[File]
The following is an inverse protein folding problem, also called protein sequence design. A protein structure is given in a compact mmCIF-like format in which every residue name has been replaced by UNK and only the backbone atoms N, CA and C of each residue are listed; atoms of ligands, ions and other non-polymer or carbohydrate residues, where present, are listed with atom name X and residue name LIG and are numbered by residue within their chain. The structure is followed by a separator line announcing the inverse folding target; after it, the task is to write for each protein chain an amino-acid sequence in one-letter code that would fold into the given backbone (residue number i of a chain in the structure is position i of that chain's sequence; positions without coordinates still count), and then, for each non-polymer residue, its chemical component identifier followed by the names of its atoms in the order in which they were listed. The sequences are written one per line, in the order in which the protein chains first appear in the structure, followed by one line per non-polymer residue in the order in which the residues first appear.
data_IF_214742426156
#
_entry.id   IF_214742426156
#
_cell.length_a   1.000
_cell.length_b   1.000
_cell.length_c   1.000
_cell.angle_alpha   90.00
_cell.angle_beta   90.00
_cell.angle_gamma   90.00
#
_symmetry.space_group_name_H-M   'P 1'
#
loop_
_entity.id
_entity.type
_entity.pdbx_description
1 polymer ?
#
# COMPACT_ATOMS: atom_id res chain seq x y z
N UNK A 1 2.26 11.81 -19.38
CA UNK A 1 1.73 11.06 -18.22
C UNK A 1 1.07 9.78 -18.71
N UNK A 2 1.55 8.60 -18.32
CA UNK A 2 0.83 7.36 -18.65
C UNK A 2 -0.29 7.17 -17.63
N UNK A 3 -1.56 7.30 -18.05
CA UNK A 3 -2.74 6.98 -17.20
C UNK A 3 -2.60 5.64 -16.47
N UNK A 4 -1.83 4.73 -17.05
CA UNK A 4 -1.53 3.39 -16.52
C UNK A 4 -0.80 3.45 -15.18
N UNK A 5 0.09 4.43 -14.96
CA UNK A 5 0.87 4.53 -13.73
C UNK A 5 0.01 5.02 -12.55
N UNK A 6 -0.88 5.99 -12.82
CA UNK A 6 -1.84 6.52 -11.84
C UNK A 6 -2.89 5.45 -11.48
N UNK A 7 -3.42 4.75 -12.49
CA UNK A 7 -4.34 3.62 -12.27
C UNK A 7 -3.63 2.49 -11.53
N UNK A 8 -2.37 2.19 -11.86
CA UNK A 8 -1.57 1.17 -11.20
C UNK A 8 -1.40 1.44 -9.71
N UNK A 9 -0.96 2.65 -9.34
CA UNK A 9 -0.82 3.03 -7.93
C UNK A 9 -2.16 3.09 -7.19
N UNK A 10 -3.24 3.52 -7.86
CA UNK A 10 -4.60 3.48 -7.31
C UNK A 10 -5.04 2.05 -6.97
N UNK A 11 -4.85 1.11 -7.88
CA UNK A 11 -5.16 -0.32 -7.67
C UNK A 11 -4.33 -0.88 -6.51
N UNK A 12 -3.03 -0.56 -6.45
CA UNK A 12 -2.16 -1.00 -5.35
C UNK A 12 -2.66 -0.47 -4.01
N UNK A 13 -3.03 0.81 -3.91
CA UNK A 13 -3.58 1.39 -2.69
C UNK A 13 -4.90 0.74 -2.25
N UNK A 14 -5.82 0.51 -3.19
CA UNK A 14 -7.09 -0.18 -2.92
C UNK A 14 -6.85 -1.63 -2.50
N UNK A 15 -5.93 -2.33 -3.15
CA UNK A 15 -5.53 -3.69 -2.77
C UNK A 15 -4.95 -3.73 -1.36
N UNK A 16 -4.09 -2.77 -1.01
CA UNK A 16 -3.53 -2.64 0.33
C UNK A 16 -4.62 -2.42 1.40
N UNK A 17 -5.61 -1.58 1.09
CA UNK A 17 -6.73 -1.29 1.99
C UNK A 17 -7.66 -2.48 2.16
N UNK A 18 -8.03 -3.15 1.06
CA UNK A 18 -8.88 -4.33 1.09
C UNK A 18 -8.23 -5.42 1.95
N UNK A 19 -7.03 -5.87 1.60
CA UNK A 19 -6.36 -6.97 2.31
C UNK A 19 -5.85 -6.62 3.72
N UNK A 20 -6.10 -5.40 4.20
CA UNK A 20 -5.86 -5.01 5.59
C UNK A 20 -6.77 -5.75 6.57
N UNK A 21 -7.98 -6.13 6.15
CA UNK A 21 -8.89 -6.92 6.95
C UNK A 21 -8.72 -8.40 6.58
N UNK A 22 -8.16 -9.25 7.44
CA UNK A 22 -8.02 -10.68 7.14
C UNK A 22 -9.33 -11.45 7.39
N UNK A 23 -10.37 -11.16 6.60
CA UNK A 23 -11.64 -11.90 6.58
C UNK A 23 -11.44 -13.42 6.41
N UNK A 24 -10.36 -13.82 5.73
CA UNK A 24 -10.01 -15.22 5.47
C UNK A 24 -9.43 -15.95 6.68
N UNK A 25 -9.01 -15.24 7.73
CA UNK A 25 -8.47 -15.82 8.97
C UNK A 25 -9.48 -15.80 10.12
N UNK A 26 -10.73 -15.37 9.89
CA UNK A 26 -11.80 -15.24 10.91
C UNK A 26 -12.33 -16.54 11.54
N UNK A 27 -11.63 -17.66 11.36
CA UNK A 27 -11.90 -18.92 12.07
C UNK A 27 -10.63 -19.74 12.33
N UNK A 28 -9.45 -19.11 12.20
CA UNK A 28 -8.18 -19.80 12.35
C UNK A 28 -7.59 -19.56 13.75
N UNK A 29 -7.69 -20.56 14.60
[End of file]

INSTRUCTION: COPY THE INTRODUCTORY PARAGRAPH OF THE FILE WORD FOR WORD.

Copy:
The following is an inverse protein folding problem, also called protein sequence design. A protein structure is given in a compact mmCIF-like format in which every residue name has been replaced by UNK and only the backbone atoms N, CA and C of each residue are listed; atoms of ligands, ions and other non-polymer or carbohydrate residues, where present, are listed with atom name X and residue name LIG and are numbered by residue within their chain. The structure is followed by a separator line announcing the inverse folding target; after it, the task is to write for each protein chain an amino-acid sequence in one-letter code that would fold into the given backbone (residue number i of a chain in the structure is position i of that chain's sequence; positions without coordinates still count), and then, for each non-polymer residue, its chemical component identifier followed by the names of its atoms in the order in which they were listed. The sequences are written one per line, in the order in which the protein chains first appear in the structure, followed by one line per non-polymer residue in the order in which the residues first appear.